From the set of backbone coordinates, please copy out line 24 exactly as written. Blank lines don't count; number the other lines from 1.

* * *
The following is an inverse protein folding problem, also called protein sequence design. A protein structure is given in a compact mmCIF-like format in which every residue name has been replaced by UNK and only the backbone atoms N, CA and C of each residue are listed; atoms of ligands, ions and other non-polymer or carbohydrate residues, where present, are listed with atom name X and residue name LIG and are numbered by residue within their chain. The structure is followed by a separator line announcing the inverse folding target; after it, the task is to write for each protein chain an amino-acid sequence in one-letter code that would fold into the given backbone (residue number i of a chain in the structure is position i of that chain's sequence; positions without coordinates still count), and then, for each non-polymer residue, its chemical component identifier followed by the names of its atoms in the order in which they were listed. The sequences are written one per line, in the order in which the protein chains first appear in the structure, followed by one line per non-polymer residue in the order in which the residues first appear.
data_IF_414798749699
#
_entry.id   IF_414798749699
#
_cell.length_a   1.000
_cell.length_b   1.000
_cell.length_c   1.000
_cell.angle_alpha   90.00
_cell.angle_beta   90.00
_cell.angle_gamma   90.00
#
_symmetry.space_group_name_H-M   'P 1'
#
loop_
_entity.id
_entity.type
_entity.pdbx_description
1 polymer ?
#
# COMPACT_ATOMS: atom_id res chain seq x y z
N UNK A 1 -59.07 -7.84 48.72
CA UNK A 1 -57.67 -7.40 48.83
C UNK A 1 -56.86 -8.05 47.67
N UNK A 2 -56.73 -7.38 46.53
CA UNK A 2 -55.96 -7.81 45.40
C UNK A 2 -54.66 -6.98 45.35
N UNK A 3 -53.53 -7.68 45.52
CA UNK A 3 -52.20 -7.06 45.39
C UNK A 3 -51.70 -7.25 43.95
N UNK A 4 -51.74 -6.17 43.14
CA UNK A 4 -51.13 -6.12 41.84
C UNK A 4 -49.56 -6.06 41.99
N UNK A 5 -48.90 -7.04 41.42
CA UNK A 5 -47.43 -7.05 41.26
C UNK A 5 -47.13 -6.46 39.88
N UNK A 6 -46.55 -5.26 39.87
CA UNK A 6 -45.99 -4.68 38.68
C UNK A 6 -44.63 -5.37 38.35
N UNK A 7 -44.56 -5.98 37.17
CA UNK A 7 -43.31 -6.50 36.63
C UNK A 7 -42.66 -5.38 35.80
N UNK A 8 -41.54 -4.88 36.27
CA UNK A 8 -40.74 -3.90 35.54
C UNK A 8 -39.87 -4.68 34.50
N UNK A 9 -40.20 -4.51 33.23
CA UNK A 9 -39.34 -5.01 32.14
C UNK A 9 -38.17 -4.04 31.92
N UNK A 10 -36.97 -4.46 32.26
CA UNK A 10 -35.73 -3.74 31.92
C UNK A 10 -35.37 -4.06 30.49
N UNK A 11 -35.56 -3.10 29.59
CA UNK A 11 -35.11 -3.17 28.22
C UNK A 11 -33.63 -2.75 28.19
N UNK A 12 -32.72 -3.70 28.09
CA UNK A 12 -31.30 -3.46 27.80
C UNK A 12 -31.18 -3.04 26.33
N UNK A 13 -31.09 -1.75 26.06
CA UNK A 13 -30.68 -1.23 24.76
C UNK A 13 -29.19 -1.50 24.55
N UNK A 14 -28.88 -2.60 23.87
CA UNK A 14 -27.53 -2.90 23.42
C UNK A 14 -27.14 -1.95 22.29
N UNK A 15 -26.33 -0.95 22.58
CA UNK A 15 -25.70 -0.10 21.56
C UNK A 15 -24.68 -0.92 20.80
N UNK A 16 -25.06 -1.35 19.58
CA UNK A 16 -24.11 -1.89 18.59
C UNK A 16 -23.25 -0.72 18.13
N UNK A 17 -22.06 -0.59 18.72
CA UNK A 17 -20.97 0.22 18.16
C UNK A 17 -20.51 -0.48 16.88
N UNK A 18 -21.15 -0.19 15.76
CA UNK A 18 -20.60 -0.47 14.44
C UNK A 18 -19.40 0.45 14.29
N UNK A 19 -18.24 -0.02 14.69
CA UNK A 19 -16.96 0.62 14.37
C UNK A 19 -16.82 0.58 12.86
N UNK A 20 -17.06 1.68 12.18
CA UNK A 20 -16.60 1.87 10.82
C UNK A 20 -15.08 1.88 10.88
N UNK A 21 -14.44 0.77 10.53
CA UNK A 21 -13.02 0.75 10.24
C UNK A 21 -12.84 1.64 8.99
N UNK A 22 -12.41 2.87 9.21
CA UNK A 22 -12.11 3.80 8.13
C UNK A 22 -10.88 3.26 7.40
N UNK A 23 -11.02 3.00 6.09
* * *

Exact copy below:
C UNK A 1 -56.86 -8.05 47.67